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Awesome Arisaig Adventure

We’ve written before about this very very beautiful corner of Scotland, and the wonderful coastline of Arisaig is an area which does keep drawing us back for more Big Tree Campervan adventures.  This weekend, tempted by the excellent weather forecast for the north west of Scotland, Ed and I headed out that way for a ‘Dad & Son Mountain Bike Adventure’.

We first paid a visit to Applecross (I’ll write about that in a separate blog), but then nipped over the bridge to Skye, and caught the last ferry from Armadale across to Mallaig – a beautiful crossing made even more fun by watching the porpoises playing in the ferry bow wave.  It was early evening when we arrived in Arisaig at our friend’s Julie & Ian’s campsite, Sunnyside Croft.  We’ve recommended Sunnyside Croft to loads of Big Tree Campervan customers over the past few years, mainly because we do think their site is one of the best run in Arisaig.  It’s probably not the cheapest, but the again you get what you pay for… superb new facilities, an awesome welcome by people who really care about their customer service, a 2 minute walk to one of the loveliest beaches in Scotland, and a view out over Eigg and Mull to die for. For me, it’s worth every penny.

Ed and I spent a mellow evening cooking pasta, having a campfire on the beach, and then snuggling down to watch ‘The Italian Job’ on the DVD player. Nice.

Our plan for the next day was to take the bikes on the tiny ferry from Mallaig to the abandoned settlement of Tarbert which is opposite the remote wilderness of Knoydart.  From there it’s one of Scotland’s best mountain bike rides back along the shores of Loch Morar, eventually returning to Mallaig.  Only one problem…. the ferry doesn’t run on Saturdays. Doh!   It turns out the ferry franchise has changed, and it’s now run by Sea Bridge Knoydart.  Their website doesn’t have the up to date information on it just now (they only mention their service from Mallaig to Inverie in Knoydart), but they do run the service to Tarbert – best to ring Jon on 01687 462916 for details, and you’ll definitely need to ring him if you’re planning on bringing bikes with you… it is a very very small ferry!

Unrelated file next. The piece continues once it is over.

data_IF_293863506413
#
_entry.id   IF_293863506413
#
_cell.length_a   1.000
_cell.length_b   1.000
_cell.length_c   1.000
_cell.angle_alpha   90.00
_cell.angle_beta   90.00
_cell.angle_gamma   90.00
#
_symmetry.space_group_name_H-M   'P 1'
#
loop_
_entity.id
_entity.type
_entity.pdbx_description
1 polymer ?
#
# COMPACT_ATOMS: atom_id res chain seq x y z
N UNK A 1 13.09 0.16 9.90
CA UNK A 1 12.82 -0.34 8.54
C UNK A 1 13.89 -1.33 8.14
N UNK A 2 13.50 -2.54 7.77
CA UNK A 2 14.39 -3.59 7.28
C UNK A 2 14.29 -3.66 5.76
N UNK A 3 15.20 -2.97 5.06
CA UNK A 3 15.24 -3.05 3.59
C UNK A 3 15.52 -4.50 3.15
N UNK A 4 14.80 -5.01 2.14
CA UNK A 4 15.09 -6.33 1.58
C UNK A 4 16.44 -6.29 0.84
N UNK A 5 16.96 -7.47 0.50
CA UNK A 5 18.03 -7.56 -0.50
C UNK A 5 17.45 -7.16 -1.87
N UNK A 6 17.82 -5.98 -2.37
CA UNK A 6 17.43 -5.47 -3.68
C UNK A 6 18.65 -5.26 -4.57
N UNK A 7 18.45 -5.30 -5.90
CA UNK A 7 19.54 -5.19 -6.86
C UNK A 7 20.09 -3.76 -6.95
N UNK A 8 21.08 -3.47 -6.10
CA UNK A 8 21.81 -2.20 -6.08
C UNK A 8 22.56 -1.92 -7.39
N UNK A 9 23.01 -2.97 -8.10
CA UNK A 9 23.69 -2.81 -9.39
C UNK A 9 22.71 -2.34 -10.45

biking loch morarAnyway, we went for ‘Plan B’ which was to drive out to Bracorine and then mountain bike as far as we could along the shores of Loch Morar before returning the same way.  Well, what a beautiful ride!  I would strongly recommend this to any competent mountain bike riders, and it’s some of the best single track which Ed and I have ever ridden in Scotland.  The setting on the side of the loch is very beautiful, the track ride-able for all but a few short sections, with plenty of swooping downhills and absorbing technical sections, with the drop down into the loch quite daunting in places.  The scenery though is simply stunning as you bike past abandoned crofts and wild wild countryside… overall a very very satisfying place to be.


Our adventure was cut short a wee but by Ed’s chain snapping twice, and then as we decided to turn back after about 2 ½ hrs riding, Ed crunched against a very large boulder and completely sheared his rear derailleur off!  Oh. So… we had one totally unrideable bike, 2 ½ hrs from the car, in the middle of nowhere!  Ed then came up with the brilliant suggestion of creating a ‘Mountain Bike Fixie’ – i.e. dismantling what was left of the rear derailleur, shortening the chain so the bike was in one single gear. Hey presto, 30 minutes later Ed was back in the saddle, albeit with quite a task to ride all the way back on some very technical ground in one gear.  His little 12-year-old legs were pretty tired by the time we got back to the campervan at the road head!

A few hours later we were back home in Bankfoot (after a quick stop for fish & chips in Ft William), and then both of us off to an early bed after a superb day’s adventure. Nice!